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American Ballet Theatre - 'Swan Lake'

by Harry Matthews

July 1, 2005 -- Metropolitan Opera House, New York City

ABT is very conscious of its responsibilities as a conservator of ballet history, as it explicitly demonstrated at Friday’s performance of “Swan Lake.” Who should appear in the mime role of “Wolfgang, tutor to the prince” than living legend Frederic Franklin. It was immediately clear that the ageless master (he’s pushing 91) had been a tutor to the entire company, which danced with the technical precision and weightless elegance that characterize the classic Maryinsky style, which Franklin, Danilova, and their Ballets Russes colleagues brought to the West.

The adherence to classical style is quite appropriate to this production, first seen in 2000, which hews closely to traditional lines. When it comes to the most famous ballet in the world, this is a sound artistic strategy. There are a few minor interpolations, like a gratuitous “prelude” and double-casting Rothbart as a bizarre giant toad and a mustachioed villain. But Kevin McKenzie has tried his best to re-create the world of Old St. Petersburg. The banal sets and costumes by Zack Brown, however, and the painfully slow tempi taken by conductor Charles Barker, reminded me of the bad old days of dreary, more routine Swan Lakes.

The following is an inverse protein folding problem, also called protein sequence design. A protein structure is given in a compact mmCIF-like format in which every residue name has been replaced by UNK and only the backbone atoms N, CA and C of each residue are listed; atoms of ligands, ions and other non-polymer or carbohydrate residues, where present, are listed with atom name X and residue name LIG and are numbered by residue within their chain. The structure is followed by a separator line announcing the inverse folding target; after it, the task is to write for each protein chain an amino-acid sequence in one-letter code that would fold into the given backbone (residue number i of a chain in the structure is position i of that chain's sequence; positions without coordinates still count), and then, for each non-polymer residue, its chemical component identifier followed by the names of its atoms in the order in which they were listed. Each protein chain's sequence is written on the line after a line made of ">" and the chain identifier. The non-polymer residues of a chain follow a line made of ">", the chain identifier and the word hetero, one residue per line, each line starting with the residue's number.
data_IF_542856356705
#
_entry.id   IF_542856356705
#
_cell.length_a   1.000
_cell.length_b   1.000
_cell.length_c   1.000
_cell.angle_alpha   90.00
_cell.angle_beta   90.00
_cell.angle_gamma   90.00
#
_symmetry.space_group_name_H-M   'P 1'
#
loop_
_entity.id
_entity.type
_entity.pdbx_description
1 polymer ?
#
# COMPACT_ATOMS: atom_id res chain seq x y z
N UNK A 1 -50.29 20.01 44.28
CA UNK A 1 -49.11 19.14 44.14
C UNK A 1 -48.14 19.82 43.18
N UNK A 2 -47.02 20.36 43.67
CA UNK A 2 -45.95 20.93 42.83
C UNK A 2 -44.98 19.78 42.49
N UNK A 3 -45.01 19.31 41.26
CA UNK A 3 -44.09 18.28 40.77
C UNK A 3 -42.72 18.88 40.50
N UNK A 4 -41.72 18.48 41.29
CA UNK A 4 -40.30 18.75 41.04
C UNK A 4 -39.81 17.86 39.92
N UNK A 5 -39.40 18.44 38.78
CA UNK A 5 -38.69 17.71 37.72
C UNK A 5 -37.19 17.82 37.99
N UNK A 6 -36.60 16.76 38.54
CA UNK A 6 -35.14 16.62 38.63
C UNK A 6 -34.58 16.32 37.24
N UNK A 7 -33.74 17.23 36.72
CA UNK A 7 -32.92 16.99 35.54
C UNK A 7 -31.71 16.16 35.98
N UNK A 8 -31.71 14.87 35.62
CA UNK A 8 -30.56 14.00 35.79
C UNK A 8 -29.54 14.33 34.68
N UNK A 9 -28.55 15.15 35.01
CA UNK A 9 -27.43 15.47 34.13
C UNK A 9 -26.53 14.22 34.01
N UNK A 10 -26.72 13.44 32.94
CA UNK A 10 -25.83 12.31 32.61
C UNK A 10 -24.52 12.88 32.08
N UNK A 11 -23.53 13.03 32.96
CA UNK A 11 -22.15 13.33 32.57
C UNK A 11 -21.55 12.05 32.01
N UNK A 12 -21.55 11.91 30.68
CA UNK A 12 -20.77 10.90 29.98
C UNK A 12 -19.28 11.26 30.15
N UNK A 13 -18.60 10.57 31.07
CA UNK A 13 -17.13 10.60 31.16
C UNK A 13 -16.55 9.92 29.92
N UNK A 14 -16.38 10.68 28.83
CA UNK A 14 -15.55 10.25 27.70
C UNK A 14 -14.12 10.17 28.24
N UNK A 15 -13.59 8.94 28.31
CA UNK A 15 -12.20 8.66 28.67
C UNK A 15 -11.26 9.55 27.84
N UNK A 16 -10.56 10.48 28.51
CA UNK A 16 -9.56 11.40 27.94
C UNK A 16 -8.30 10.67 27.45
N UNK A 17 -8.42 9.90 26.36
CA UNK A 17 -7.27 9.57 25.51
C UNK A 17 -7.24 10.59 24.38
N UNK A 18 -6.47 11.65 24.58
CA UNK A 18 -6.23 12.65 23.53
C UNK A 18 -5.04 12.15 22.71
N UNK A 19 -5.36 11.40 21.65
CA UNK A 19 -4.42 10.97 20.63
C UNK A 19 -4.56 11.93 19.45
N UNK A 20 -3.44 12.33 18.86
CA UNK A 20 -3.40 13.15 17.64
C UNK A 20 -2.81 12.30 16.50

Fortunately, the rest of the performance more than compensated. In the first act, Xiomara Reyes, Yuriko Kariiya, and Herman Cornejo gave a dazzling reading to the pas de trios, an exquisite demonstration of effortless virtuosity. Marcelo Gomes was commanding as the more mobile version of Rothbart, and the ethnic dances of the Third Act were dispatched with panache.

And the leading roles? Gillian Murphy was a tender, beautifully poised Odette. Her buttery line, gorgeous port de bras, and splendid technique have made her both a star and an ideal Odette. As Odile, she made a point of adding brass, punching up the moves, and completing all of those famous fouettés. (Earlier in her career, Murphy was accused of a lack of stamina.) Her Siegfried was José Manuel Carreño, every inch the danseur noble. He dispatched his variations with glorious insouciance, and partnered Murphy with flawless technique. However, there was precious little chemistry between the two, and the performance lacked an emotional core.

I found it a satisfying performance, on the grounds that no one has ever seen the perfect “Swan Lake” and this one offered many pleasures. The tourist-heavy crowd, however, leaped to its feet and cheered as if it had just seen the second coming. I will ride THAT hobby horse elsewhere!

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